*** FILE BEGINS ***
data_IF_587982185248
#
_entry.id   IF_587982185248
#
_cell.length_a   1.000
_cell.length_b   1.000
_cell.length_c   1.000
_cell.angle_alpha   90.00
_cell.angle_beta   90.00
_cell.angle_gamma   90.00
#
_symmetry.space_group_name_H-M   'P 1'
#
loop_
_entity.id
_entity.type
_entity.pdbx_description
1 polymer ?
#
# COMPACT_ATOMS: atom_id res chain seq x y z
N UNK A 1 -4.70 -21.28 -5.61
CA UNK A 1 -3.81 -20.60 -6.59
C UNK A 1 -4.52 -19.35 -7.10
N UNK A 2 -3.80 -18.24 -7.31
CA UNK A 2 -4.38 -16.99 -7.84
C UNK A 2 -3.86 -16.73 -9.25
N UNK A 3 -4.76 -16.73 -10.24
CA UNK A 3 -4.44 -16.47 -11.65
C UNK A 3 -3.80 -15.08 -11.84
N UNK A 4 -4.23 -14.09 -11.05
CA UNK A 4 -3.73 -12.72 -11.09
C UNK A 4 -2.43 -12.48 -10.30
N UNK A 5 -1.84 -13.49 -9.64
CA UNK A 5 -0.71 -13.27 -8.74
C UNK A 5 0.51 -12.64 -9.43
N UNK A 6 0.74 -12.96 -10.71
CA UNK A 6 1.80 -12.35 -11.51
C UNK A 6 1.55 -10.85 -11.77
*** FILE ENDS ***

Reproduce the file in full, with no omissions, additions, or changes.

data_IF_587982185248
#
_entry.id   IF_587982185248
#
_cell.length_a   1.000
_cell.length_b   1.000
_cell.length_c   1.000
_cell.angle_alpha   90.00
_cell.angle_beta   90.00
_cell.angle_gamma   90.00
#
_symmetry.space_group_name_H-M   'P 1'
#
loop_
_entity.id
_entity.type
_entity.pdbx_description
1 polymer ?
#
# COMPACT_ATOMS: atom_id res chain seq x y z
N UNK A 1 -4.70 -21.28 -5.61
CA UNK A 1 -3.81 -20.60 -6.59
C UNK A 1 -4.52 -19.35 -7.10
N UNK A 2 -3.80 -18.24 -7.31
CA UNK A 2 -4.38 -16.99 -7.84
C UNK A 2 -3.86 -16.73 -9.25
N UNK A 3 -4.76 -16.73 -10.24
CA UNK A 3 -4.44 -16.47 -11.65
C UNK A 3 -3.80 -15.08 -11.84
N UNK A 4 -4.23 -14.09 -11.05
CA UNK A 4 -3.73 -12.72 -11.09
C UNK A 4 -2.43 -12.48 -10.30
N UNK A 5 -1.84 -13.49 -9.64
CA UNK A 5 -0.71 -13.27 -8.74
C UNK A 5 0.51 -12.64 -9.43
N UNK A 6 0.74 -12.96 -10.71
CA UNK A 6 1.80 -12.35 -11.51
C UNK A 6 1.55 -10.85 -11.77